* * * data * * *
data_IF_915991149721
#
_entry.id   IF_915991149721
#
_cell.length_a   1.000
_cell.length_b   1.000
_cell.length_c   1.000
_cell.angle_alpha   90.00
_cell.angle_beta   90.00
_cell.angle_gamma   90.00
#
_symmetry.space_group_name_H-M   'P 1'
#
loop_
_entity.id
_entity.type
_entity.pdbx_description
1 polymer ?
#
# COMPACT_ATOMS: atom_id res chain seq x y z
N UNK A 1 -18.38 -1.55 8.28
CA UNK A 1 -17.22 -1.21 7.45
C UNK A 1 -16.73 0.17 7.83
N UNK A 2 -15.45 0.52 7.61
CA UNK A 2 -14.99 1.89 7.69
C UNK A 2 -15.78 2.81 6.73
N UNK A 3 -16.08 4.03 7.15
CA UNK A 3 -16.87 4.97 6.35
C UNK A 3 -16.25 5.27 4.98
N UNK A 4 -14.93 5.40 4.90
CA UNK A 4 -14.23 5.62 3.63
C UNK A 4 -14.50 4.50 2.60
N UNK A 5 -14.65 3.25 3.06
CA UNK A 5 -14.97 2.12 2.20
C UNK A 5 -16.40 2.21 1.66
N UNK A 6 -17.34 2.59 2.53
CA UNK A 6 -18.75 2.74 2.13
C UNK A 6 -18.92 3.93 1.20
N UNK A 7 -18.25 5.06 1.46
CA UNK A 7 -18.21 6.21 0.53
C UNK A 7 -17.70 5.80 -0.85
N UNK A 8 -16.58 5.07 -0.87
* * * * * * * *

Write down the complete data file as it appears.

data_IF_915991149721
#
_entry.id   IF_915991149721
#
_cell.length_a   1.000
_cell.length_b   1.000
_cell.length_c   1.000
_cell.angle_alpha   90.00
_cell.angle_beta   90.00
_cell.angle_gamma   90.00
#
_symmetry.space_group_name_H-M   'P 1'
#
loop_
_entity.id
_entity.type
_entity.pdbx_description
1 polymer ?
#
# COMPACT_ATOMS: atom_id res chain seq x y z
N UNK A 1 -18.38 -1.55 8.28
CA UNK A 1 -17.22 -1.21 7.45
C UNK A 1 -16.73 0.17 7.83
N UNK A 2 -15.45 0.52 7.61
CA UNK A 2 -14.99 1.89 7.69
C UNK A 2 -15.78 2.81 6.73
N UNK A 3 -16.08 4.03 7.15
CA UNK A 3 -16.87 4.97 6.35
C UNK A 3 -16.25 5.27 4.98
N UNK A 4 -14.93 5.40 4.90
CA UNK A 4 -14.23 5.62 3.63
C UNK A 4 -14.50 4.50 2.60
N UNK A 5 -14.65 3.25 3.06
CA UNK A 5 -14.97 2.12 2.20
C UNK A 5 -16.40 2.21 1.66
N UNK A 6 -17.34 2.59 2.53
CA UNK A 6 -18.75 2.74 2.13
C UNK A 6 -18.92 3.93 1.20
N UNK A 7 -18.25 5.06 1.46
CA UNK A 7 -18.21 6.21 0.53
C UNK A 7 -17.70 5.80 -0.85
N UNK A 8 -16.58 5.07 -0.87